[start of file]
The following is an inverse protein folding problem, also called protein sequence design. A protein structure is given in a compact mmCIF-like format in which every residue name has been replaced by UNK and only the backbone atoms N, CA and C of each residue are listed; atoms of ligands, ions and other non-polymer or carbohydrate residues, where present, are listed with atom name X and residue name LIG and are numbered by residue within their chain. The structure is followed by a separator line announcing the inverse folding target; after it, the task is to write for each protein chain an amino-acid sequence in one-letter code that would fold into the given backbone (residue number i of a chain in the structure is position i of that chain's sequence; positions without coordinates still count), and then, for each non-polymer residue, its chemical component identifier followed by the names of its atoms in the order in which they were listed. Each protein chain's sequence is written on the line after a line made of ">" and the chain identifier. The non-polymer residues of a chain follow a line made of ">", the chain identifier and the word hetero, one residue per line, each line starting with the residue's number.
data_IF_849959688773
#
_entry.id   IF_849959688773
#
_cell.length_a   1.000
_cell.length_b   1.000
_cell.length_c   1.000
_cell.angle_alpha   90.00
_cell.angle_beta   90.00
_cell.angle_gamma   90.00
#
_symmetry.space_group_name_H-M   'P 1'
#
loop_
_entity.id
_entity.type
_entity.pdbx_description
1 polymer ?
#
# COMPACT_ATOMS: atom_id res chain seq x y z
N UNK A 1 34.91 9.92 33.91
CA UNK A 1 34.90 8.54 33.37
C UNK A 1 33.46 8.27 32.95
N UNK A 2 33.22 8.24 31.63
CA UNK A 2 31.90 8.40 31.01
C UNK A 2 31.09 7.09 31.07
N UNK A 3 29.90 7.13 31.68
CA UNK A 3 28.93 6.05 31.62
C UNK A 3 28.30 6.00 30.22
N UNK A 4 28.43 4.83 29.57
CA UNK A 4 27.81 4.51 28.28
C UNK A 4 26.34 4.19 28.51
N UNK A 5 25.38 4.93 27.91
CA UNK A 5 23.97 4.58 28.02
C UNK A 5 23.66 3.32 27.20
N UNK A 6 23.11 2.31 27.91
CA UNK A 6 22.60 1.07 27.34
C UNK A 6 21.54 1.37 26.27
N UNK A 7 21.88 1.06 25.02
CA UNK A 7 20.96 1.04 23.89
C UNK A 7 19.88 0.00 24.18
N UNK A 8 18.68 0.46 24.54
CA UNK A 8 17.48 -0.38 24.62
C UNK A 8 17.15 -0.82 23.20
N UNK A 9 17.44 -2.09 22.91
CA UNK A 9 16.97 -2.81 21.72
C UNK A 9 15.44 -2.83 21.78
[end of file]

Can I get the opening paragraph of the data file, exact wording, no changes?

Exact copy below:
The following is an inverse protein folding problem, also called protein sequence design. A protein structure is given in a compact mmCIF-like format in which every residue name has been replaced by UNK and only the backbone atoms N, CA and C of each residue are listed; atoms of ligands, ions and other non-polymer or carbohydrate residues, where present, are listed with atom name X and residue name LIG and are numbered by residue within their chain. The structure is followed by a separator line announcing the inverse folding target; after it, the task is to write for each protein chain an amino-acid sequence in one-letter code that would fold into the given backbone (residue number i of a chain in the structure is position i of that chain's sequence; positions without coordinates still count), and then, for each non-polymer residue, its chemical component identifier followed by the names of its atoms in the order in which they were listed. Each protein chain's sequence is written on the line after a line made of ">" and the chain identifier. The non-polymer residues of a chain follow a line made of ">", the chain identifier and the word hetero, one residue per line, each line starting with the residue's number.